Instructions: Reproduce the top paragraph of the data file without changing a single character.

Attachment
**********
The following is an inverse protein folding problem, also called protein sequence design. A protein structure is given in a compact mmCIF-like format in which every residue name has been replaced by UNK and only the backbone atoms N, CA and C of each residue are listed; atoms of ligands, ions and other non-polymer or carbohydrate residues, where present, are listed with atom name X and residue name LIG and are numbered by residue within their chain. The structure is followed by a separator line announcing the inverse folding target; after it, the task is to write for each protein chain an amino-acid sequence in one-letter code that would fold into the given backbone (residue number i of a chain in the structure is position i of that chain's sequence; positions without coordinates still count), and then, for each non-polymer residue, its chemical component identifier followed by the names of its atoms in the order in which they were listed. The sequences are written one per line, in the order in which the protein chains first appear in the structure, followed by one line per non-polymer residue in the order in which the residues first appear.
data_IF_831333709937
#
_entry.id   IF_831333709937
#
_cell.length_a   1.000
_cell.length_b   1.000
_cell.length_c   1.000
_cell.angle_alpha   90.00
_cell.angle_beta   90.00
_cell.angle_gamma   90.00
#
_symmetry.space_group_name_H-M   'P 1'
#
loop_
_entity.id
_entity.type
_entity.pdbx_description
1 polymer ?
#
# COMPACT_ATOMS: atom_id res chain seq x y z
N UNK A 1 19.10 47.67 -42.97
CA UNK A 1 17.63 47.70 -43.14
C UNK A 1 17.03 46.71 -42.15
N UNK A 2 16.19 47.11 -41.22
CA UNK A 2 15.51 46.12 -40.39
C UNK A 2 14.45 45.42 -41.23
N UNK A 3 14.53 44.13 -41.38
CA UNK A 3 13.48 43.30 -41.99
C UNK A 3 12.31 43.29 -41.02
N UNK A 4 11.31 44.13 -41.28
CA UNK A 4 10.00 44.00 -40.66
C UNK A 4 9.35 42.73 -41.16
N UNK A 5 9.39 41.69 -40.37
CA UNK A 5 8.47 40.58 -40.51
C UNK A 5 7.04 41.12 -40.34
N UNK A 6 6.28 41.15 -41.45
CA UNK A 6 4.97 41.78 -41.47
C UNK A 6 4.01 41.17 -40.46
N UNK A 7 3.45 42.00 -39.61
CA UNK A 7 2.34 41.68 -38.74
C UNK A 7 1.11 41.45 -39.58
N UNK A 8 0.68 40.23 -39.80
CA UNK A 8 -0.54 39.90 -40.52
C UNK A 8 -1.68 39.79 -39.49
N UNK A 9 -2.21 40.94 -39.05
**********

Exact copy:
The following is an inverse protein folding problem, also called protein sequence design. A protein structure is given in a compact mmCIF-like format in which every residue name has been replaced by UNK and only the backbone atoms N, CA and C of each residue are listed; atoms of ligands, ions and other non-polymer or carbohydrate residues, where present, are listed with atom name X and residue name LIG and are numbered by residue within their chain. The structure is followed by a separator line announcing the inverse folding target; after it, the task is to write for each protein chain an amino-acid sequence in one-letter code that would fold into the given backbone (residue number i of a chain in the structure is position i of that chain's sequence; positions without coordinates still count), and then, for each non-polymer residue, its chemical component identifier followed by the names of its atoms in the order in which they were listed. The sequences are written one per line, in the order in which the protein chains first appear in the structure, followed by one line per non-polymer residue in the order in which the residues first appear.